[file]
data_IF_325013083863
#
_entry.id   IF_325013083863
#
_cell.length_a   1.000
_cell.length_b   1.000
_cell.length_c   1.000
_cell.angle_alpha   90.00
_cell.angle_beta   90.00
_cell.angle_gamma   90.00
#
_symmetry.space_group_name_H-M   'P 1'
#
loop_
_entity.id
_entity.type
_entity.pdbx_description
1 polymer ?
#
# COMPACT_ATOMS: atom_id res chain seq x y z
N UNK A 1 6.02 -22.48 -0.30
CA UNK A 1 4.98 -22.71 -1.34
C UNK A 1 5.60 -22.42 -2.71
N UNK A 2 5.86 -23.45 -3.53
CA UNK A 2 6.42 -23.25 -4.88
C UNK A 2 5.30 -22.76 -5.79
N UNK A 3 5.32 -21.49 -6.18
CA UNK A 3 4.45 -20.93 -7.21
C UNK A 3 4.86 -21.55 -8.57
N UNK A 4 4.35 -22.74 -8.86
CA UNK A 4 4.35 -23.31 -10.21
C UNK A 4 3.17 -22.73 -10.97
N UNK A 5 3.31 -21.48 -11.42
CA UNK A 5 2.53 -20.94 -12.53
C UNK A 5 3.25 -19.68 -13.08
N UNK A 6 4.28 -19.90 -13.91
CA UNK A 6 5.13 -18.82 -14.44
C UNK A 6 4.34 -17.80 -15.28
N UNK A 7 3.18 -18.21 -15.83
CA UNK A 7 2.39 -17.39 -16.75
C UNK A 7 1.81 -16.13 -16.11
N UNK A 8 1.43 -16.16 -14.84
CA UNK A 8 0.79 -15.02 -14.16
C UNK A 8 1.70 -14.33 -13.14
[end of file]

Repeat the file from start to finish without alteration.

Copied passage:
data_IF_325013083863
#
_entry.id   IF_325013083863
#
_cell.length_a   1.000
_cell.length_b   1.000
_cell.length_c   1.000
_cell.angle_alpha   90.00
_cell.angle_beta   90.00
_cell.angle_gamma   90.00
#
_symmetry.space_group_name_H-M   'P 1'
#
loop_
_entity.id
_entity.type
_entity.pdbx_description
1 polymer ?
#
# COMPACT_ATOMS: atom_id res chain seq x y z
N UNK A 1 6.02 -22.48 -0.30
CA UNK A 1 4.98 -22.71 -1.34
C UNK A 1 5.60 -22.42 -2.71
N UNK A 2 5.86 -23.45 -3.53
CA UNK A 2 6.42 -23.25 -4.88
C UNK A 2 5.30 -22.76 -5.79
N UNK A 3 5.32 -21.49 -6.18
CA UNK A 3 4.45 -20.93 -7.21
C UNK A 3 4.86 -21.55 -8.57
N UNK A 4 4.35 -22.74 -8.86
CA UNK A 4 4.35 -23.31 -10.21
C UNK A 4 3.17 -22.73 -10.97
N UNK A 5 3.31 -21.48 -11.42
CA UNK A 5 2.53 -20.94 -12.53
C UNK A 5 3.25 -19.68 -13.08
N UNK A 6 4.28 -19.90 -13.91
CA UNK A 6 5.13 -18.82 -14.44
C UNK A 6 4.34 -17.80 -15.28
N UNK A 7 3.18 -18.21 -15.83
CA UNK A 7 2.39 -17.39 -16.75
C UNK A 7 1.81 -16.13 -16.11
N UNK A 8 1.43 -16.16 -14.84
CA UNK A 8 0.79 -15.02 -14.16
C UNK A 8 1.70 -14.33 -13.14